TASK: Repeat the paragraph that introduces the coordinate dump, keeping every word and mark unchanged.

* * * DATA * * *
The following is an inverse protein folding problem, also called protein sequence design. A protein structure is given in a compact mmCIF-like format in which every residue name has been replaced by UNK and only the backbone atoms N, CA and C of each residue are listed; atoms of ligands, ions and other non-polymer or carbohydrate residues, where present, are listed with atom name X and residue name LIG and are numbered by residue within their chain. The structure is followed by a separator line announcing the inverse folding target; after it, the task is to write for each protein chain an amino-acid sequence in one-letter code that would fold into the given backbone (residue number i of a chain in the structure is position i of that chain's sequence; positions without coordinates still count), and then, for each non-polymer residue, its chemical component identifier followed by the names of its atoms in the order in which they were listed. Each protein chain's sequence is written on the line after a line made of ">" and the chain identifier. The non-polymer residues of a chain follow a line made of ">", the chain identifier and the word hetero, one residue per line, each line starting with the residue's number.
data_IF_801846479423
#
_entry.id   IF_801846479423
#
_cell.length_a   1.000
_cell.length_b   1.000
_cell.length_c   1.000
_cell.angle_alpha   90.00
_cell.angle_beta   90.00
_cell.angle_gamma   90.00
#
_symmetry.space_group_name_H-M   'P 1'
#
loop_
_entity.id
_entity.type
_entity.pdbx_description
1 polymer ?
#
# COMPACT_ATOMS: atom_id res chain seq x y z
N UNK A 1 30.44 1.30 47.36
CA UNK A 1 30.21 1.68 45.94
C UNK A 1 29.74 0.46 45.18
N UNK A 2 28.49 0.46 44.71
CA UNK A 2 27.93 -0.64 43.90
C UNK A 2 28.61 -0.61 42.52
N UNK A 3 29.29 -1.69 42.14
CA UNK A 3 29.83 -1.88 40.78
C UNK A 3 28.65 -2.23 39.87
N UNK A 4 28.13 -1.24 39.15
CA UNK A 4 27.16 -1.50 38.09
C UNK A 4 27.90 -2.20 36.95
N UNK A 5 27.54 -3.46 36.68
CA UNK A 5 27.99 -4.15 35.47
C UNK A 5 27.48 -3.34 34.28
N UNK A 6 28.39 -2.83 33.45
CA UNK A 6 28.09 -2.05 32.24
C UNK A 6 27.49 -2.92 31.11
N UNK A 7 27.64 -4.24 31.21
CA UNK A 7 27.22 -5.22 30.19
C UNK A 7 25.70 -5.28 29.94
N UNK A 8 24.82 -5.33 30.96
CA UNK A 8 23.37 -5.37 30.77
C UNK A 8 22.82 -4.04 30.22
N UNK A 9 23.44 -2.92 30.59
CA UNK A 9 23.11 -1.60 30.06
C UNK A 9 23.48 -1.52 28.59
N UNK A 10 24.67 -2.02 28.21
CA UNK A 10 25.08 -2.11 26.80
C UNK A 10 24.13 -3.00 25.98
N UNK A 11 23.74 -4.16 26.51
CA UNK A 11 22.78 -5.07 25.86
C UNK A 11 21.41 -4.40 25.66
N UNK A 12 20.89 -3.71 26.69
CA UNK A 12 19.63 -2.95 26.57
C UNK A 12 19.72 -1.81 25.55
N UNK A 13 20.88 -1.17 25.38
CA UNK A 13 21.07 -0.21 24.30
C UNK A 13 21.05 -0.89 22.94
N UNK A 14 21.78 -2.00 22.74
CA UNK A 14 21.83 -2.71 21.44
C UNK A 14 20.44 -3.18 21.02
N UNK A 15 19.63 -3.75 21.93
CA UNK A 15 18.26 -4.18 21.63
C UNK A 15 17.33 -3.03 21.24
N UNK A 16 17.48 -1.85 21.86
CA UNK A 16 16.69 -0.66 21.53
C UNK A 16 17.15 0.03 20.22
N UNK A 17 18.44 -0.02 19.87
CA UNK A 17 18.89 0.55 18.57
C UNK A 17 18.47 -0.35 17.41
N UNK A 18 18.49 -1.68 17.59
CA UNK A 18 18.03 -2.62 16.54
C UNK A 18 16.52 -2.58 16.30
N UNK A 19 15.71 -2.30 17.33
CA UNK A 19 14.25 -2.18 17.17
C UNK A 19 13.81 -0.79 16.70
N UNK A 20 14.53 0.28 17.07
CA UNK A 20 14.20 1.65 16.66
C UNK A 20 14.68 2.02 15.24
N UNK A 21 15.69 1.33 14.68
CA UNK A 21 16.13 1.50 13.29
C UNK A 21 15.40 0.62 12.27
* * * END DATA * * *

The following is an inverse protein folding problem, also called protein sequence design. A protein structure is given in a compact mmCIF-like format in which every residue name has been replaced by UNK and only the backbone atoms N, CA and C of each residue are listed; atoms of ligands, ions and other non-polymer or carbohydrate residues, where present, are listed with atom name X and residue name LIG and are numbered by residue within their chain. The structure is followed by a separator line announcing the inverse folding target; after it, the task is to write for each protein chain an amino-acid sequence in one-letter code that would fold into the given backbone (residue number i of a chain in the structure is position i of that chain's sequence; positions without coordinates still count), and then, for each non-polymer residue, its chemical component identifier followed by the names of its atoms in the order in which they were listed. Each protein chain's sequence is written on the line after a line made of ">" and the chain identifier. The non-polymer residues of a chain follow a line made of ">", the chain identifier and the word hetero, one residue per line, each line starting with the residue's number.